AsianTalks Expat Interview: Adjusting to life in China as a foreigner


As doing business and starting a career in Asia becomes more prominent, we speak to Public Relations Extraordinaire, and Communication Coordinator at the China-Australia Chamber of Commerce Candice Lever, as she shares her insights on the valuable components of adjusting to life in China,  how to have a successful career in Asia and the key ingredients to having prosperous business relationships.

AsianTalks: What’s your background, and what brought you to China?

I’m originally from Melbourne, Australia — born and raised there. I went to the University of Melbourne, and spent some time studying in Canada too. When I graduated I was struggling to find a job, like many young people still now, and I needed a change! So I decided to come to China.

Originally, China was not very much on the radar. I knew that I wanted to shake things up. I knew I wanted to get out of my bubble, my comfort zone. And you don’t get much different than China from Melbourne. I’ve been here for almost a year and a half now.

But coming to China has showed me how big the world is. You know, you get so wrapped up in your own little life. Melbourne is such a great city, so for a lot of people there’s no reason to leave. It’s comfortable.

But the international scene in Beijing is so amazing. Much like online networking sites, the scene broadens your horizons even more, and connects you with people you couldn’t meet in the first place.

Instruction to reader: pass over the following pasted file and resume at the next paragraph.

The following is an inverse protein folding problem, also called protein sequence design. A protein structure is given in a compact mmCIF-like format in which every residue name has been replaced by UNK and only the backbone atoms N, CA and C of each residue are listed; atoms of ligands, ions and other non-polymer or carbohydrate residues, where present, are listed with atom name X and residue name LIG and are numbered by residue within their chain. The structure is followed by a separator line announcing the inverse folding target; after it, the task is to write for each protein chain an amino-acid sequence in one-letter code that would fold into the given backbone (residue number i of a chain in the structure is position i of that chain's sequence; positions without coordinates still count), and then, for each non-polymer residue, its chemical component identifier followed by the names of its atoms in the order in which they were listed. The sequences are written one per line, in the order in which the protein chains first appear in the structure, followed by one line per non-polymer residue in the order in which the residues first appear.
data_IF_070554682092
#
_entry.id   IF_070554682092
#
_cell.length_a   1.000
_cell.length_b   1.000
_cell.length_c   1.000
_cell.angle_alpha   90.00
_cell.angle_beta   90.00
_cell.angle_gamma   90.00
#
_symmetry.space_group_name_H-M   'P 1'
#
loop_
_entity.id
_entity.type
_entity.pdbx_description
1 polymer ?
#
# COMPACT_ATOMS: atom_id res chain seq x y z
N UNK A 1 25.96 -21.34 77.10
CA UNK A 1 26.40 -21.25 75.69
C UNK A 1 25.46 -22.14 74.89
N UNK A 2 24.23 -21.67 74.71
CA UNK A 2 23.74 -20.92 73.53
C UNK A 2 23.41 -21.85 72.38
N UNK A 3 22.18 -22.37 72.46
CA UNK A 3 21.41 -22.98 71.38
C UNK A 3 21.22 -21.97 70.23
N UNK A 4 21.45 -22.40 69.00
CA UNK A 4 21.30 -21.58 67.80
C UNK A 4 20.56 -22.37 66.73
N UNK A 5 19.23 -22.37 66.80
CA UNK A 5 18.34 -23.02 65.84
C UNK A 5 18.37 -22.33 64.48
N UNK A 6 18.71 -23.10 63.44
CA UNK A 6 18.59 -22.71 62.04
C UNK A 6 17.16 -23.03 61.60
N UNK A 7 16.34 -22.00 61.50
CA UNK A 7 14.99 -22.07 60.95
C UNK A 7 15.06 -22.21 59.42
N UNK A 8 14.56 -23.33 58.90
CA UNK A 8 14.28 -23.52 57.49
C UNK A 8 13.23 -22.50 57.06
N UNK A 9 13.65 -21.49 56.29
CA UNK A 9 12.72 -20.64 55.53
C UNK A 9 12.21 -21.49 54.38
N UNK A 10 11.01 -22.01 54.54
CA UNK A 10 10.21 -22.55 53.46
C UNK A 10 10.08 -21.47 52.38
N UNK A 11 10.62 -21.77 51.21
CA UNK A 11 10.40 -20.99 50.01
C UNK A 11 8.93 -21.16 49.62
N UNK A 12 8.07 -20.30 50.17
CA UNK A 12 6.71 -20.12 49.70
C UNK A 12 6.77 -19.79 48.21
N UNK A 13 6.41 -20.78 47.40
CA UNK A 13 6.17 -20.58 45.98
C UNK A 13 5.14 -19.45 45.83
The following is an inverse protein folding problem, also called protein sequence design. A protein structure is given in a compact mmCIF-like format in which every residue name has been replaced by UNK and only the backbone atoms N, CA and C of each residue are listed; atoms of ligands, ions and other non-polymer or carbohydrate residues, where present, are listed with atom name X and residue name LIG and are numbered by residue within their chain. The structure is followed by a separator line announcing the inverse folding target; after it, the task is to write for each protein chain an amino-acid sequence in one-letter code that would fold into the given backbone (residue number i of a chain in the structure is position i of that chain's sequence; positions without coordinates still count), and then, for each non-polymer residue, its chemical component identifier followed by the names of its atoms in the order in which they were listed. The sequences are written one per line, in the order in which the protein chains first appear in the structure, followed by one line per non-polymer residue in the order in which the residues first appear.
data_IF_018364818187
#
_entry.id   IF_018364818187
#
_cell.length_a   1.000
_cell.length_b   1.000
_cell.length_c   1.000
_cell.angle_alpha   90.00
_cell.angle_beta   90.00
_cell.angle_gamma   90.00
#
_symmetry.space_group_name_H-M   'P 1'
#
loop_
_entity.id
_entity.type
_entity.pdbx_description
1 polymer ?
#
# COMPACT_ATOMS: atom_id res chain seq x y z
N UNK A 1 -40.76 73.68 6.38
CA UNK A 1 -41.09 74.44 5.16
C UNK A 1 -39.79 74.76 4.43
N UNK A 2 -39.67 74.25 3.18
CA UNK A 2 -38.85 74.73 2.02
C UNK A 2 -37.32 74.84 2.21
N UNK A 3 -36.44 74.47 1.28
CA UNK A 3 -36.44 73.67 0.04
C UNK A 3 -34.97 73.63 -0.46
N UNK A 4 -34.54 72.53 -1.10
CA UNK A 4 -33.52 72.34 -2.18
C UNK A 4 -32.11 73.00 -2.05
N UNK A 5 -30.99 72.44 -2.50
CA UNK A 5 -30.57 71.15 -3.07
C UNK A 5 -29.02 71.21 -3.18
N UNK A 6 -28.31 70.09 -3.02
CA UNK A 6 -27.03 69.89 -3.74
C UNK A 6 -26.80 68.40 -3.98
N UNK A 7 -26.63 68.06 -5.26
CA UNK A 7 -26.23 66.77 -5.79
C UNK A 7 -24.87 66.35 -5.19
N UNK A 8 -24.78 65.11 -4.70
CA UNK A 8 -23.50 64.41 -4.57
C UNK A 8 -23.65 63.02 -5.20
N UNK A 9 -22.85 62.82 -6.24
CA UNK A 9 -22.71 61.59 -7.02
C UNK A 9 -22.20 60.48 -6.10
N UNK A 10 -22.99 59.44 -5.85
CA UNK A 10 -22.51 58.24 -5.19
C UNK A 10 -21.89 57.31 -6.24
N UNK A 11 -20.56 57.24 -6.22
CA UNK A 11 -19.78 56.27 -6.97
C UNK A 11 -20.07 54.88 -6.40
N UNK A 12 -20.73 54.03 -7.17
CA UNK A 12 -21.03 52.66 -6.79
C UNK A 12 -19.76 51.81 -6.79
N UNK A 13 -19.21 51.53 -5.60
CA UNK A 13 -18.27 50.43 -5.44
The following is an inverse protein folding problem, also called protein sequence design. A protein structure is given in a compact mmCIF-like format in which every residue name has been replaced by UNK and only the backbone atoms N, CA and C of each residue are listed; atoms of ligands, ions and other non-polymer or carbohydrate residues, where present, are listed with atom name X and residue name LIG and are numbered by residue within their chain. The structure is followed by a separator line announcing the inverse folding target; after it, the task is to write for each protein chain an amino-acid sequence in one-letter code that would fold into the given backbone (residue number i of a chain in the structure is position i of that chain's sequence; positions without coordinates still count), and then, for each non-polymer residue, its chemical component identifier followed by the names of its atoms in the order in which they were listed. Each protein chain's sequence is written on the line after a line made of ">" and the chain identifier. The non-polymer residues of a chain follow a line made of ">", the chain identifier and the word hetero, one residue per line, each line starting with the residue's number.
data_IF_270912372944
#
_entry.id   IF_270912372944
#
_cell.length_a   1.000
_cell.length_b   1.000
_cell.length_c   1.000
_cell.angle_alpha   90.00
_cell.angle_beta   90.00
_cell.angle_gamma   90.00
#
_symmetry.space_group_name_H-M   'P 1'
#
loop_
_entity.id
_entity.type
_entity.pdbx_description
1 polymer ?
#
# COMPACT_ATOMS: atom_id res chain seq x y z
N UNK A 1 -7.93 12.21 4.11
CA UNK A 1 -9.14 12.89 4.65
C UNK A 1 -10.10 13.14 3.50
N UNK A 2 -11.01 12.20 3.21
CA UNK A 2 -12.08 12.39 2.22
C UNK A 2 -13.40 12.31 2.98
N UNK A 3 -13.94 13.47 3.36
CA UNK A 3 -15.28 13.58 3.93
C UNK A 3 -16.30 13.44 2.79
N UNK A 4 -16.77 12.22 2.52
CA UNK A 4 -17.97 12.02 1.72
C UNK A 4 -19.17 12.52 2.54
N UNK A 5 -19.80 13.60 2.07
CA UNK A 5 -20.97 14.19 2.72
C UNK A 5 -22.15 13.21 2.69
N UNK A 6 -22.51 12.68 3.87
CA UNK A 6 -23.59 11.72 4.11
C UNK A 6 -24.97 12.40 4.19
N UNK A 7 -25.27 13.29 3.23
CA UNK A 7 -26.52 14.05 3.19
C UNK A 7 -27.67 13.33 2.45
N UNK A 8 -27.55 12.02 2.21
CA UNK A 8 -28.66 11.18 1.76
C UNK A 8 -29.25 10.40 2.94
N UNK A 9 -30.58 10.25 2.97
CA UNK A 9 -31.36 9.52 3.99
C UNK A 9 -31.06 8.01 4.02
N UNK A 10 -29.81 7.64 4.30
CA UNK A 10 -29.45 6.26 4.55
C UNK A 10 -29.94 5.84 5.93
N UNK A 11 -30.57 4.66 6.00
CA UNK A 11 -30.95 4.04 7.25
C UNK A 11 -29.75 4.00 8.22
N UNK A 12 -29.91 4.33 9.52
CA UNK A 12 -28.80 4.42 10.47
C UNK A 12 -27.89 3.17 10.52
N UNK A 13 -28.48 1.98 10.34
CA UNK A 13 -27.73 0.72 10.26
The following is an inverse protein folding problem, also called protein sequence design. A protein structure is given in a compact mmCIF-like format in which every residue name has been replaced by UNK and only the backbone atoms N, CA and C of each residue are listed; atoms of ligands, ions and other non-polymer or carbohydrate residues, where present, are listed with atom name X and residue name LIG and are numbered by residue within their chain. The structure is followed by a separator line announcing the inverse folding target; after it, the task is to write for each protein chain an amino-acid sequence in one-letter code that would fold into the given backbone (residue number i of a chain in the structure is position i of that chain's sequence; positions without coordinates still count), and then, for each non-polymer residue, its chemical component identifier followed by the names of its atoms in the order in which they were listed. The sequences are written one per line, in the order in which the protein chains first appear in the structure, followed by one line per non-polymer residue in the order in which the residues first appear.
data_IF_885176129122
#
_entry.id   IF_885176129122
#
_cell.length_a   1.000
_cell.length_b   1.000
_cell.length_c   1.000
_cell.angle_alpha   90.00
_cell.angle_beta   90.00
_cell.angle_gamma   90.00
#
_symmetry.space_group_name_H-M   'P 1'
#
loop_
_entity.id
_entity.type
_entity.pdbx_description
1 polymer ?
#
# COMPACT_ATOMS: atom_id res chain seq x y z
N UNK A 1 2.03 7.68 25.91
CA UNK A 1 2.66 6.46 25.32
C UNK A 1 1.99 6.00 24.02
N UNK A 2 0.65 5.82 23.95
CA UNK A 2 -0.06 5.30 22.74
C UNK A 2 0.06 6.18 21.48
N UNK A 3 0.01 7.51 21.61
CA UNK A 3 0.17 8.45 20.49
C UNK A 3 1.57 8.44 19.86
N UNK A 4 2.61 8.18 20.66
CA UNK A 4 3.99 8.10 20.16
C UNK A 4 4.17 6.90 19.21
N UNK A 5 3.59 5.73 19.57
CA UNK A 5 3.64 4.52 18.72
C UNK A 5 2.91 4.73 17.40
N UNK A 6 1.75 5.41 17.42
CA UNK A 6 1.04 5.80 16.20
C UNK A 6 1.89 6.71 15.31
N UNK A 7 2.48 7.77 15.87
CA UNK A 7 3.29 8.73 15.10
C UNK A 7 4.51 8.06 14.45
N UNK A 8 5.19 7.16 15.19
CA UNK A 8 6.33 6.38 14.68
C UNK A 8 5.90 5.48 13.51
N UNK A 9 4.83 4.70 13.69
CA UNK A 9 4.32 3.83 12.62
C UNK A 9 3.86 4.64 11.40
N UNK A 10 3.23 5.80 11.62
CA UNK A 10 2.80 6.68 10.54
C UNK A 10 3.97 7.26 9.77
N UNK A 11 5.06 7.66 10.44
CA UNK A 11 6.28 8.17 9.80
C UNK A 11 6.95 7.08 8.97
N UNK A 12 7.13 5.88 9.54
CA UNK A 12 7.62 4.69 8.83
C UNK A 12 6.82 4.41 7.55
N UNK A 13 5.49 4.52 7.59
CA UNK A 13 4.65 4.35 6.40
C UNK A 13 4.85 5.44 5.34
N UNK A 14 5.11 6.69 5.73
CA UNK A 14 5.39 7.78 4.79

AsianTalks: What advice do you have for expatriates newly arrived in China?

One of the biggest things I would say to people is — be open-minded and embrace China. I think being culturally sensitive and able to adapt is really important. Especially if you’re like me, you come from the West. I didn’t have any family connections in China, and it was completely foreign. When you dive into a foreign culture the best way to survive and thrive is to enjoy the experience, try to adapt as much as you can, and embrace the cultural differences that might seem scary. Cultural sensitivity is important, wherever you go, but particularly going to such a foreign place, rather than going against the tide, you’ll enjoy China more if you go with the flow.

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